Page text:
Once again, the Toronto International Film Festival offered a vast array of stimulating and entertaining films. With its sheer size and massive organization, 328 films (over half of them premieres) from over 60 countries, Toronto is coming close to challenging Cannes as the world’s most prestigious feast for film lovers. Packed theaters, state-of-the-art digital projection, and great films followed by Q&A’s with some of the world’s greatest actors and filmmakers characterize this amazing festival.

Progressive viewers are never disappointed. This year Sean Penn was in town representing his new film, “Assassination of Richard Nixon.” Pete Seeger and the Weavers introduced “Isn’t This a Time” and thrilled the packed house to a concert after the screening. Spike Lee introduced his film “Sucker Free City” and John Sayles his “Silver City.” Ken Burns presented his epic documentary on legendary boxer, Jack Johnson, “Unforgivable Blackness.”

Two new films about Latin American revolutionaries Che Guevara and Salvador Allende graced the screens. Important progressive and humanist directors premiered their latest works: Bille August (Denmark), Volker Schlondorff (Germany), Gianni Amelio (Italy), Wim Wenders (now living in the U.S.), Jean Luc Godard (France), Ousmane Sembene (Senegal), Agnes Varda (France) and many more.

In addition to the festival’s Planet Africa program, a special presentation “South Africa: Ten Years Later,” featured films focusing on the post-apartheid society, with several addressing the Truth and Reconciliation Commission.

In the next few columns we’ll be covering some of the highlights from this year’s festival. This week is “Motorcycle Diaries.”

“Motorcycle Diaries” (Brazil)

“Let the world change you… and you can change the world.”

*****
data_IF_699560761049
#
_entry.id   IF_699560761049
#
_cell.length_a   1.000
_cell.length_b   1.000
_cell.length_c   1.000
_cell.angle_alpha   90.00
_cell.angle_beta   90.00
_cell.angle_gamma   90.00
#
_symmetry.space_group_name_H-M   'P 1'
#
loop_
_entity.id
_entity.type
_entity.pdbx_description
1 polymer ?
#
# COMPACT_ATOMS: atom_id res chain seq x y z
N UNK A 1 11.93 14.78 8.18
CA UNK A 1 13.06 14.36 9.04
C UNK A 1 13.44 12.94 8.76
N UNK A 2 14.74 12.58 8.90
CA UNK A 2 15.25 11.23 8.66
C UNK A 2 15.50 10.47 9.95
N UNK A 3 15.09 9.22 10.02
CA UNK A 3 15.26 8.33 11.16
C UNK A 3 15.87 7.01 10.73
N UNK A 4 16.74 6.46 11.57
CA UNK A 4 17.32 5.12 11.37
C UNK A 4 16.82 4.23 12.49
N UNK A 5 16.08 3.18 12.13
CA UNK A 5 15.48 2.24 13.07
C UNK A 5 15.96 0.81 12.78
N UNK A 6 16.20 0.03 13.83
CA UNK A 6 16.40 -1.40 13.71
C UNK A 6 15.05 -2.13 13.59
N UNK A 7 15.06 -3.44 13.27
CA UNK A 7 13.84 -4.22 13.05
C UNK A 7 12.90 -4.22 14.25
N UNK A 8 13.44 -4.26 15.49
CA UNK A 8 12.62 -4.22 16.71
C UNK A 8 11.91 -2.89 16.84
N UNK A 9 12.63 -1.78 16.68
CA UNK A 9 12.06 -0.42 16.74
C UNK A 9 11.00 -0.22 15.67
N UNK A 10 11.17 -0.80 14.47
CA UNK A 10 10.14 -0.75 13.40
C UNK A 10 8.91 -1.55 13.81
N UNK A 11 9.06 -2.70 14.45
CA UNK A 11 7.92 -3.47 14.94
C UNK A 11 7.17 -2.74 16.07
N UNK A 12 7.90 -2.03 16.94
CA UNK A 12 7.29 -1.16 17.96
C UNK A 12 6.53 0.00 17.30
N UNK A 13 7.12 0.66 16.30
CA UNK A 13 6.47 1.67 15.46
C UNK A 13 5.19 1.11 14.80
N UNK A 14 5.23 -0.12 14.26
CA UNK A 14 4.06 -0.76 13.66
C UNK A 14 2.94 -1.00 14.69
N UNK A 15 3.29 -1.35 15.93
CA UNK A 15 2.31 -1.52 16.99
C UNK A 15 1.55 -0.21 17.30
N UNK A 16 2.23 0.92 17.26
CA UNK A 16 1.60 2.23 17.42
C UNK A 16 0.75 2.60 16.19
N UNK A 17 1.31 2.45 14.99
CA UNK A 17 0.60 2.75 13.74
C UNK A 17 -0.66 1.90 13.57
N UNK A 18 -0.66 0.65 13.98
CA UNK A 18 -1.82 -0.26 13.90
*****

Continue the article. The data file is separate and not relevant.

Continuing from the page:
In 1952, a young 23-year-old Argentinean medical student, Ernesto Guevara, began a journey that changed his life. Along with his friend Alberto Granada on a beat-up 1939 motorcycle, they began an eight-month, 8,000-mile expedition up the Chilean coast toward Central America. Ernesto, later to be known as “Che,” wrote a “diary” of the extended adventure, and Granada also later wrote a book about the experience that formed the basis for Brazilian director Walter Salles’ film.

“Motorcycle Diaries” takes its time establishing its characters and the unique friendship of Guevara and Granada, who meet one challenge after another on the rough roads of South America. Accidents with the dilapidated motorcycle on the unpredictable roads, Che’s serious asthma, and Granada’s love for women provide entertaining material for the viewer.

But the deeper they get into their journey, the more they discover themselves and their place in life, and the story reaches a higher plateau. They are deeply affected by the human condition represented by homeless migrant workers, riverboat prostitutes, lepers, and other people they meet along the way. It’s watching this profound effect on two young men and the choices they make, and knowing that it would eventually create in Che what French philosopher Jean Paul Sartre described as “the most complete human being of our age” that makes this story so vital.

The film was shot in most of the original locations, from the extreme heat of the Amazon to sub-zero temperatures in the Andes Mountains. Salles, as in his previous film “Central Station,” traveled throughout Latin America while researching locations, and discovered that the social and political conditions described in the diary are not much different today. The actual leper colony where Che and Alberto spent three weeks is still functioning in Peru.

The director employed non-professionals and local people in many of the roles, bringing an immediacy and honesty to the production. Never has Che been as human and loving. He’s played by the Latin American heartthrob, Gael Garcia Bernal, (“Y Tu Mama Tambien”) with charm and charisma that befits the image of the great humanist. “Motorcycle Diaries” is a poignant and loving ode to a revolutionary, which hasn’t been seen in films since “Il Postino,” an homage to Pablo Neruda.

“Motorcycle Diaries” leaves the viewer with a tremendous sense of hope and the power to change the world. The film describes the real life changes of two young men as they travel the length of South America. The film has the same potential to affect its viewers.

The author can be reached at pww.org.